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Hot rear cylinder example Jabiru 3300A-2575 and plenums


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and the exhaust stems will expand also-  Quite a temperature rise...  they will lengthen. 

 

valve stem material is exotic. wonder what the temp coefficient is.

Maybe I will put one in an oven (thanks Mark D for those)  and measure the TC. And the valve over its length may vary in material used.

 

Jabiru cold clearance is only specified for Solid Lifters - 0.25 to 0.3mm. that's probably a reasonable aiming point if lifters are fully compressed

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Yep, the old molasses trick is well known amongst the car, truck, and machinery restorers. Another thing you can do, is round up all the rotting citrus fruit from your local fruit and vegie shop.

Had a mate that used to restore vintage cars. First thing to do was remove the motor, empty any oil that may be in there, then place the whole thing into a drum with a mix of fresh water and molasses,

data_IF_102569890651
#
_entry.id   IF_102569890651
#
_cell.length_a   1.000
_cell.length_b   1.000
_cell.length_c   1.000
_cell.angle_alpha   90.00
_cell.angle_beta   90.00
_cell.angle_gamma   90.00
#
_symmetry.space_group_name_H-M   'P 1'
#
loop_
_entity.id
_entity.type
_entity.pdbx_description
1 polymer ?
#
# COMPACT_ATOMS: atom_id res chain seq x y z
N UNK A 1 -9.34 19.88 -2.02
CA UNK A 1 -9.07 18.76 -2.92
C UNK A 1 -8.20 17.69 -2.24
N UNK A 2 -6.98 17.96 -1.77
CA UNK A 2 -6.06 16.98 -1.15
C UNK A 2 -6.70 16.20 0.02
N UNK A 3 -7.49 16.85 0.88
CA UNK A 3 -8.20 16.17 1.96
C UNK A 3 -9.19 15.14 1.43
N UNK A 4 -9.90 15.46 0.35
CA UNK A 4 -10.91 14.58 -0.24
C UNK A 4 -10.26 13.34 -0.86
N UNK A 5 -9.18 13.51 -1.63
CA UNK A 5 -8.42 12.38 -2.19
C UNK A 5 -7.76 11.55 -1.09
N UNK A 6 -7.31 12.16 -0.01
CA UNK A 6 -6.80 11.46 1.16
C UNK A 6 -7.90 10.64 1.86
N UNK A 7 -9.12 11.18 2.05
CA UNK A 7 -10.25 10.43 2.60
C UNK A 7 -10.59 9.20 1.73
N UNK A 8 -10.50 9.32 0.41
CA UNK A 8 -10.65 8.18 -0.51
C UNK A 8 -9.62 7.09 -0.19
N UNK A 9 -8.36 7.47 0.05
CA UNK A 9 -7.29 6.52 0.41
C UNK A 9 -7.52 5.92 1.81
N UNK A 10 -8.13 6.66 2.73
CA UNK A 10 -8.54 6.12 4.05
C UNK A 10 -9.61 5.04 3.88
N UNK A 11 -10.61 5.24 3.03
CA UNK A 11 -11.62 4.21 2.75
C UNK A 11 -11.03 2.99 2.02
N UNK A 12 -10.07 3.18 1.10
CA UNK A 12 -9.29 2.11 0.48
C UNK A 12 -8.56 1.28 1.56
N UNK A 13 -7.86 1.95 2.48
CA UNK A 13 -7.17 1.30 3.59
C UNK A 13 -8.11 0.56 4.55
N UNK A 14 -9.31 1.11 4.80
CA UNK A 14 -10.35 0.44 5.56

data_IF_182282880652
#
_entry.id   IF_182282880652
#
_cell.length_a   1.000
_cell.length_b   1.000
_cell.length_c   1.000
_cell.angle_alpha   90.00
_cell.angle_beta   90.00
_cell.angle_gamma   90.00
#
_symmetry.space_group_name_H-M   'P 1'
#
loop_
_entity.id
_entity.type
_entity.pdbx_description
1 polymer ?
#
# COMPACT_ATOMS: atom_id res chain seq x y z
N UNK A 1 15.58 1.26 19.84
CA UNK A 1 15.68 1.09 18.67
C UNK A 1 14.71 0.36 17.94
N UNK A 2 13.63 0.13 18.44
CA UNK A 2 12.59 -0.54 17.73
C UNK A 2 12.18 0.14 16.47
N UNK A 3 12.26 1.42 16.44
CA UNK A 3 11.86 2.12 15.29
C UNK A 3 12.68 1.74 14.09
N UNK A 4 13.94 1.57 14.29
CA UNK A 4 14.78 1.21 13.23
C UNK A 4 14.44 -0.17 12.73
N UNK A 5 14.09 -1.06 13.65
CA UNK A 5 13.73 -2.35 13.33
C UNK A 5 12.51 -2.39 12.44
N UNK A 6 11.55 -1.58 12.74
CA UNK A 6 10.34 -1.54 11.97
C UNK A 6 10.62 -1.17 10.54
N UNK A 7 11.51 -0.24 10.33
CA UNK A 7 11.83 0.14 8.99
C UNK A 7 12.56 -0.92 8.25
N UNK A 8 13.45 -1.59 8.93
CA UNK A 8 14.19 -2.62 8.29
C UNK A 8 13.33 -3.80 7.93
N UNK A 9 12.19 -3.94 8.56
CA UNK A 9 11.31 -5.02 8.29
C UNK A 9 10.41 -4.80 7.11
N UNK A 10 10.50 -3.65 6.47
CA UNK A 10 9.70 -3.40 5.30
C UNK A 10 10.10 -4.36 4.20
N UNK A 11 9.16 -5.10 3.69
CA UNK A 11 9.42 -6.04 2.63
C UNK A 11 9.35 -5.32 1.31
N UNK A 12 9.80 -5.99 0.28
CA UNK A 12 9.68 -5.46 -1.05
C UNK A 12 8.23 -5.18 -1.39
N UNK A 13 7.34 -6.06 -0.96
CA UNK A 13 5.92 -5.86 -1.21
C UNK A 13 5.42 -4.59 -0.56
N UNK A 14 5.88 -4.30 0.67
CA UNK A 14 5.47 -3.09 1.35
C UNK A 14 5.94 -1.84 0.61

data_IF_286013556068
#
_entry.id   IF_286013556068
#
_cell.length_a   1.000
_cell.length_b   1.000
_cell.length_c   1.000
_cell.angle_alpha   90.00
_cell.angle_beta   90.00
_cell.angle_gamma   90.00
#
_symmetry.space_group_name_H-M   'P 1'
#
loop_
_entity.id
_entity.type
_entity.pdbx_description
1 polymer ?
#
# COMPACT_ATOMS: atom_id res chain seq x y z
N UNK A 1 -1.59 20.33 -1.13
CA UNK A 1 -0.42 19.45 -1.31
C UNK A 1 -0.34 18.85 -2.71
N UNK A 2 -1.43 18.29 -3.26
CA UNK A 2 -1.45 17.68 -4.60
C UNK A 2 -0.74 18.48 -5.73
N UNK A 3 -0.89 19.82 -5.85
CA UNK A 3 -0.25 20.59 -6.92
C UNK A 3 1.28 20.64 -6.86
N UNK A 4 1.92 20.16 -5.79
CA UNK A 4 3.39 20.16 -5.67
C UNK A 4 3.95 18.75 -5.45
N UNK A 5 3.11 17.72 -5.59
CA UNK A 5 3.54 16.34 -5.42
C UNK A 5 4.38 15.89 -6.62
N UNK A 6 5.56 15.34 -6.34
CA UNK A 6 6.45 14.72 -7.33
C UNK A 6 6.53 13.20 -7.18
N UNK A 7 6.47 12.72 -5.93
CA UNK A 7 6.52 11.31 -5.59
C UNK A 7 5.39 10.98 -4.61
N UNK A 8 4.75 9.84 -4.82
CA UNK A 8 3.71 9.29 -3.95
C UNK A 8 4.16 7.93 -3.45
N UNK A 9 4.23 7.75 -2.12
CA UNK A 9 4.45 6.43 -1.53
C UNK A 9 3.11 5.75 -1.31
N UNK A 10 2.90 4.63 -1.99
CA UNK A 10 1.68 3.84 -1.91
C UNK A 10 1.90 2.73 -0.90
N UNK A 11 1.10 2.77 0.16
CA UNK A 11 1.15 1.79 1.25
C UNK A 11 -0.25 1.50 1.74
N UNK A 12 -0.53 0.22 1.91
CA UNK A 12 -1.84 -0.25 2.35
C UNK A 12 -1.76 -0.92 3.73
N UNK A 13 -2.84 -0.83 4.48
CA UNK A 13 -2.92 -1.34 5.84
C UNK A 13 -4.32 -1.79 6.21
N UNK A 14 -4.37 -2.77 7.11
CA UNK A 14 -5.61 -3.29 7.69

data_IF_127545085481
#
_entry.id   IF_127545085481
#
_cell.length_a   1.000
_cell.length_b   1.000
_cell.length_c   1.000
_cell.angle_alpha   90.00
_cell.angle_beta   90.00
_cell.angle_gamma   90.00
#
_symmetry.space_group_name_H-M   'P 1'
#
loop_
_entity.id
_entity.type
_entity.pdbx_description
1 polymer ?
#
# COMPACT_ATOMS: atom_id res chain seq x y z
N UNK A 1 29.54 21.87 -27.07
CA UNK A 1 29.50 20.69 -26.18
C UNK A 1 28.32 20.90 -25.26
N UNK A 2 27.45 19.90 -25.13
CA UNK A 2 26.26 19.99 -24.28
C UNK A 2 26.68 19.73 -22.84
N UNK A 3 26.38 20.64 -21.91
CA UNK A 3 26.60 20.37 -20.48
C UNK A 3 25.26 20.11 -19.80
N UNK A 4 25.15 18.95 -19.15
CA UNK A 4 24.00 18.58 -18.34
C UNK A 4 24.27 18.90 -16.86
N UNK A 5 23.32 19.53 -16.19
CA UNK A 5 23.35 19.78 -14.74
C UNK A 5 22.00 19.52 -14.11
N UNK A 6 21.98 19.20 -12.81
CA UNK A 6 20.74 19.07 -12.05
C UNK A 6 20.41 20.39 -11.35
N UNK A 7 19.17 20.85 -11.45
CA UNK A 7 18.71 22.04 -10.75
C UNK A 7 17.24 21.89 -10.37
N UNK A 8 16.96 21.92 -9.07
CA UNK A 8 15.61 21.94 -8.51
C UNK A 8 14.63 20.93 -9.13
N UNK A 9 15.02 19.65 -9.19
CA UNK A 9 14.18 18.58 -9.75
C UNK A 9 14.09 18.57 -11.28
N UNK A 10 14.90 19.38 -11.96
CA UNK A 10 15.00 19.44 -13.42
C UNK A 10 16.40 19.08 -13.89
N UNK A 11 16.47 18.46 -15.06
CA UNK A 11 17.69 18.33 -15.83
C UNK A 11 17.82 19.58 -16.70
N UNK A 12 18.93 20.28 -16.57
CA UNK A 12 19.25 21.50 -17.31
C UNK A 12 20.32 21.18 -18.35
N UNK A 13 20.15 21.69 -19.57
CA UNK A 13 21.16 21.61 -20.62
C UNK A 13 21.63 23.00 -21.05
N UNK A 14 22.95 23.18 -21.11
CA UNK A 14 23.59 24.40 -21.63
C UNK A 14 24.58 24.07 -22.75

I've seen plenty of really dodgy repairs done by so called professional lames especially electrics with poor joins and a bit of insulation tape, a Mooney engine installation the flange was almost touc

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Glen,

It is quite a common problem. Don't risk running with little clearance.

 

Jabiru supply two different length pushrods. Measure yours and contact them.

 

You can also shorten the pushrods by removing the ball ends and machining the tube.

 

I've also heard a few "clattery" Jab motors which i think have the opposite problem. Too much gap for the lifter to take up.

 

On the last engine we did a top end on we ended up with 10 standard pushrods and 2 short pushrods.